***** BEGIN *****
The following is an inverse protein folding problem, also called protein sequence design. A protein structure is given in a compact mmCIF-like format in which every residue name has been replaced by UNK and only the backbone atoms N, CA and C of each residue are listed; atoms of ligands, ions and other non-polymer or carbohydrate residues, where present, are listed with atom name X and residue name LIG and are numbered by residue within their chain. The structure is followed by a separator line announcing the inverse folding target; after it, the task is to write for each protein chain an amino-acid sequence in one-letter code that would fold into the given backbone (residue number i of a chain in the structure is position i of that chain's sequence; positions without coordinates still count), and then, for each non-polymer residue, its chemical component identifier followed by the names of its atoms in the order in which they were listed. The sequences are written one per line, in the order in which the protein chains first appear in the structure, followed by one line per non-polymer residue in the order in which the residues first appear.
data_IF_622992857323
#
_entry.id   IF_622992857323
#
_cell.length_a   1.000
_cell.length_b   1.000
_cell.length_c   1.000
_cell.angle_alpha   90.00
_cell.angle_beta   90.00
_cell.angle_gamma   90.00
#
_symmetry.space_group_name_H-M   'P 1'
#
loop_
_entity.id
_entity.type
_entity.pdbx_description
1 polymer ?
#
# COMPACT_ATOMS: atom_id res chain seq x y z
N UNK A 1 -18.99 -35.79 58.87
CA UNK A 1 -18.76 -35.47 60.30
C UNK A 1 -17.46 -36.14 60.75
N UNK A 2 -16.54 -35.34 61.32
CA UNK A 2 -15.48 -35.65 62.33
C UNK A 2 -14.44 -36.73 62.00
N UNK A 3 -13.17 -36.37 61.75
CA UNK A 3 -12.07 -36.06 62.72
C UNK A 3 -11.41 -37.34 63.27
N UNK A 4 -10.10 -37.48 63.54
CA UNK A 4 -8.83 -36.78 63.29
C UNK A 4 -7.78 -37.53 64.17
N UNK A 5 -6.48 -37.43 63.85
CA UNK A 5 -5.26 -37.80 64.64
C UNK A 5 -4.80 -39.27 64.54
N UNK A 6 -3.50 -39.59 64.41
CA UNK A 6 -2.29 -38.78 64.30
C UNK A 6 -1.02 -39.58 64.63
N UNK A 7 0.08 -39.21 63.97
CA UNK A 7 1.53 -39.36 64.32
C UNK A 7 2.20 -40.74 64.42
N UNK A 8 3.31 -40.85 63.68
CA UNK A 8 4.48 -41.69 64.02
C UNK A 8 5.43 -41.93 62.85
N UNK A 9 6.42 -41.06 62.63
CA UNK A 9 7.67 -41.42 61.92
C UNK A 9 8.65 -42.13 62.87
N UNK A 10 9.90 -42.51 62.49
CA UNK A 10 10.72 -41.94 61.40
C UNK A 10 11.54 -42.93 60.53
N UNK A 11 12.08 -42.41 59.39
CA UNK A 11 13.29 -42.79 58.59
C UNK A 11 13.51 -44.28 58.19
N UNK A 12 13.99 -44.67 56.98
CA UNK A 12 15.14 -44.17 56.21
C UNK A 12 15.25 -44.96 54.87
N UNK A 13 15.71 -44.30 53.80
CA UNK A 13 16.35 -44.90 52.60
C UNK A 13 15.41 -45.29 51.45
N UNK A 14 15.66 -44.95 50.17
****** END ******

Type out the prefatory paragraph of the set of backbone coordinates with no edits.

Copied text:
The following is an inverse protein folding problem, also called protein sequence design. A protein structure is given in a compact mmCIF-like format in which every residue name has been replaced by UNK and only the backbone atoms N, CA and C of each residue are listed; atoms of ligands, ions and other non-polymer or carbohydrate residues, where present, are listed with atom name X and residue name LIG and are numbered by residue within their chain. The structure is followed by a separator line announcing the inverse folding target; after it, the task is to write for each protein chain an amino-acid sequence in one-letter code that would fold into the given backbone (residue number i of a chain in the structure is position i of that chain's sequence; positions without coordinates still count), and then, for each non-polymer residue, its chemical component identifier followed by the names of its atoms in the order in which they were listed. The sequences are written one per line, in the order in which the protein chains first appear in the structure, followed by one line per non-polymer residue in the order in which the residues first appear.